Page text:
I think it’s so compelling, they bring an extra factor, a personal factor. I know people who watched this and they literally cried after, because it’s so strong. And this has nothing to do with journalism, but it’s a very inspiring project, they’ve used so many different factors and web technologies in order to tell a story. I love it.

How do you think digital storytelling is different than other ways of telling stories?
There are two different things: digital media provides a different canvas, and we can explore that canvas a little bit more and not just do static articles. The Wilderness Downtown thing is a good example of that.
And second is interactivity. The reader can filter information, the story is not just a piece of static information, but it’s an interactive thing you can play around with and really become part of the story. For example, in the Syria refugee project, instead of telling the story of Karima, we let you decide what the story will be. You are playing a game, but it’s based on real people’s stories.

And that helps the reader to better understand a story, if he becomes part of it?
Yes, definitely, he can experience the story better, but also understand it better, so you have all these mechanics where people can decide the tempo of the information, the tempo of the story. If you’re explaining a very different, complex subject, with interactives you don’t have to show all the information at once, you can divide the project in different steps that you can grow through and you just decide when to go to the next one, or take a step back. It can also help you experience the story better, like the refugee project, because you literally make the same decisions they had to make. And I think using the digital canvas, like The Wilderness or Firestorm, you can make the story more immersive and more powerful.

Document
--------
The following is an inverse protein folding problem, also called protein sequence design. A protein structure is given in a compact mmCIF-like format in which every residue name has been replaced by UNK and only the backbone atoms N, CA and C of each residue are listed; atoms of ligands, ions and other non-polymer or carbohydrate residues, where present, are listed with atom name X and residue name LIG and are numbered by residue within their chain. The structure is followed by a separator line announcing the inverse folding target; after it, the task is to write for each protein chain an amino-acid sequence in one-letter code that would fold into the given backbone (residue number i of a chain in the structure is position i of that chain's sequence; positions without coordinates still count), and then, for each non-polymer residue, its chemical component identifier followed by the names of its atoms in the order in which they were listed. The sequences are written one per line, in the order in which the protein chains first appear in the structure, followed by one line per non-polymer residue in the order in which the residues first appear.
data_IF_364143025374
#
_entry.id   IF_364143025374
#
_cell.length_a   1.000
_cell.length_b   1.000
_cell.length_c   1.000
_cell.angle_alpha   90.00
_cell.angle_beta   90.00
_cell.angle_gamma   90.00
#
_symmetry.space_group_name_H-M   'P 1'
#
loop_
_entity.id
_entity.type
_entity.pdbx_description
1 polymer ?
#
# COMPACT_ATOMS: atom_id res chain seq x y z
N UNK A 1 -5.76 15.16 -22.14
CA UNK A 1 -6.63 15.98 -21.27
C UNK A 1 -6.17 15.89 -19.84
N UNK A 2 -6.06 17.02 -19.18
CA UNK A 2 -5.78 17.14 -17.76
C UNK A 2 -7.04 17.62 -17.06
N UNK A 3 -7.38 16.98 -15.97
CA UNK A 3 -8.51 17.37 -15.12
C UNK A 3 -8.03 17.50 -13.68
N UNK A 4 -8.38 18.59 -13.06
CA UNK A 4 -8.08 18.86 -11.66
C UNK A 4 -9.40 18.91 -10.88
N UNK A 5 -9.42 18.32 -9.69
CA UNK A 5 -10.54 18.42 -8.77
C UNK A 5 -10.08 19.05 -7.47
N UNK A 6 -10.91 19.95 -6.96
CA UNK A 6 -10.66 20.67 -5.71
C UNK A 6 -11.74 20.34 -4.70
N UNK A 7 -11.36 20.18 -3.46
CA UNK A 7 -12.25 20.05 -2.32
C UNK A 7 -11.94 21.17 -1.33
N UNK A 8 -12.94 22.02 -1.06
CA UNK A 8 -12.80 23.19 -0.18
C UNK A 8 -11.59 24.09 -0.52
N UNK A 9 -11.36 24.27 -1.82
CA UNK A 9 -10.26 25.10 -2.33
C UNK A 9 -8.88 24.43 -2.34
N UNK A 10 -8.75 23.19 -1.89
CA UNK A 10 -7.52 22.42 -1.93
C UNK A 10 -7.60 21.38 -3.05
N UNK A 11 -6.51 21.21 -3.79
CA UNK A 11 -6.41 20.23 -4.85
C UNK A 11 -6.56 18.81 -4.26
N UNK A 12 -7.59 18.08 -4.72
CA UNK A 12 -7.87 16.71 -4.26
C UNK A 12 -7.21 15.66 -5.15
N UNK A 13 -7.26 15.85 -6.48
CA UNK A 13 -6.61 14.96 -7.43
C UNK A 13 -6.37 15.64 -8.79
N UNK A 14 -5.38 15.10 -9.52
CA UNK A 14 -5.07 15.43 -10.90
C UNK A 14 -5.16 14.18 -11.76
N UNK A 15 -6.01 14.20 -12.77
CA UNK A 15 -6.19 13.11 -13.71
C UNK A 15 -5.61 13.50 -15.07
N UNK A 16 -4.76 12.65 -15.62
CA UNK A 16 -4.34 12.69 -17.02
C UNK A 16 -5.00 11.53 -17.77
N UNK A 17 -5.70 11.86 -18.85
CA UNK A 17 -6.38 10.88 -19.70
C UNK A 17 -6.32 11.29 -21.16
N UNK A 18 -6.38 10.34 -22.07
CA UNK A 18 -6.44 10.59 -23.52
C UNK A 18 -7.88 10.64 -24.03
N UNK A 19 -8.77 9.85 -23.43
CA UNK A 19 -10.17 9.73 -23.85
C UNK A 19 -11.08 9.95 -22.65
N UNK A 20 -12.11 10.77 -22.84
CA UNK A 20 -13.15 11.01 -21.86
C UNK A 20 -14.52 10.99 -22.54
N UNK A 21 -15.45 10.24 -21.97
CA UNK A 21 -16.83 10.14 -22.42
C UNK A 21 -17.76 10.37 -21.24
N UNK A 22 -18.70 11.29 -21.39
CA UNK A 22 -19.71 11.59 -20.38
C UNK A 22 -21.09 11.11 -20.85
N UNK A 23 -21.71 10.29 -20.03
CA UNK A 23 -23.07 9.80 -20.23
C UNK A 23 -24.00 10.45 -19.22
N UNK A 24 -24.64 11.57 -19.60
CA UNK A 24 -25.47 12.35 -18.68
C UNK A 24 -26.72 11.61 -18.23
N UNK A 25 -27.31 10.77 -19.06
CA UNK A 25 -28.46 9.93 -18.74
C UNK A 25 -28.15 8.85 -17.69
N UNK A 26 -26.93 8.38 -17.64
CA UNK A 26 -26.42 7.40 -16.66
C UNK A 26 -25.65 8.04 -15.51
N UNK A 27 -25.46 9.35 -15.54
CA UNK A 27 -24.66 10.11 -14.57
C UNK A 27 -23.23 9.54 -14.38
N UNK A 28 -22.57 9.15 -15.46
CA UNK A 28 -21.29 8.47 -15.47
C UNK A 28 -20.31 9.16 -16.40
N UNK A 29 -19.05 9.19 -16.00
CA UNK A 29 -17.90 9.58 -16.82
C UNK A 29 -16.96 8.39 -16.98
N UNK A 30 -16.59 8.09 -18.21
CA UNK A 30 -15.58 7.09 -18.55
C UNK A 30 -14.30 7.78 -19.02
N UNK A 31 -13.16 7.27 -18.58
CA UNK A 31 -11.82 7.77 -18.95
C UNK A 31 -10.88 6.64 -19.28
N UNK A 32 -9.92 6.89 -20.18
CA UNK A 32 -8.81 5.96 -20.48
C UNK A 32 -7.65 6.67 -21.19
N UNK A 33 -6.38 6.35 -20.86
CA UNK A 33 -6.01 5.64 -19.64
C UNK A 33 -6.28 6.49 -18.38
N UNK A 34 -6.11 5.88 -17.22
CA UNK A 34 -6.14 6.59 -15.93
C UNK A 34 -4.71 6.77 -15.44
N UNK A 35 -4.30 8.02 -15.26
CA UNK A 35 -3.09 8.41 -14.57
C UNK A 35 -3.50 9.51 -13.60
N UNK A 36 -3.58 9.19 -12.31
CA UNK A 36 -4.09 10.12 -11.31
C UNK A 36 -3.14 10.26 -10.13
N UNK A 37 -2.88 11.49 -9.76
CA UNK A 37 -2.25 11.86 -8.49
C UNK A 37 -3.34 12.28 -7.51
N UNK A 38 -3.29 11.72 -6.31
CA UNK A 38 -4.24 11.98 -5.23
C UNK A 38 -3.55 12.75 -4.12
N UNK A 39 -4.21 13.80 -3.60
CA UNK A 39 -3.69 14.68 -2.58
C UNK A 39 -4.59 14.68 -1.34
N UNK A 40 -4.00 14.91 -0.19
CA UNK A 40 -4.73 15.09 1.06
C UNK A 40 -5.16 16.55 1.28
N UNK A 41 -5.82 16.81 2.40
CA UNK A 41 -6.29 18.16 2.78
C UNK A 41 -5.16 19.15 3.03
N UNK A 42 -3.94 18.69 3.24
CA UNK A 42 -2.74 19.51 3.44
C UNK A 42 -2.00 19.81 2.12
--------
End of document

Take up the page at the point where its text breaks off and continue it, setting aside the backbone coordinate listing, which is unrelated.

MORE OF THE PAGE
When I studied design they really hammered that in everything you do, the user is an incentive. You always design something for the user, it has to fit their needs and wants, otherwise they won’t use it. That’s stuff that you constantly think about in design. I don’t understand why journalists don’t think about that a little bit more. I noticed, when I started thinking about this, that it would be a sort of unique insight as a designer coming into journalism, and I thought it would be cool to see what I can add to the journalism world as a designer.
At The Guardian, for every project there is one designer, one journalist, one developer. We are all journalists. Not all of us are taking interviews, but we all think about how to tell stories.

How do you decide which story is better for which medium?
There are some situations in which articles are not the best ways to tell a story. For example:
1. When you have a lot of complex, data heavy information. You can try to describe it in an article, but it might more interesting to find cool ways to visualise that data.

2. When you try to convey emotions. Of course you can do that in an article also, but there are also interactive mechanics that can help you do it better.

3. When a story has a different meaning for different people. For instance, let’s sau there’s a new budget meeting, that’s a big story. If you would write an article, it would be read by a teacher maybe, a doctor, a CEO of a company, and they would all read the same article, though the story has different meanings for them. So maybe an article is not great at talking to different audiences.

4. When a story is not ’very’ exciting, but important. I think it’s pretty tricky to make a story more fun or accesible via an article. Or there are easier ways.
Don’t get me wrong, I think for most stories articles are the best way, but with digital media and new media, there are loads of more story forms available.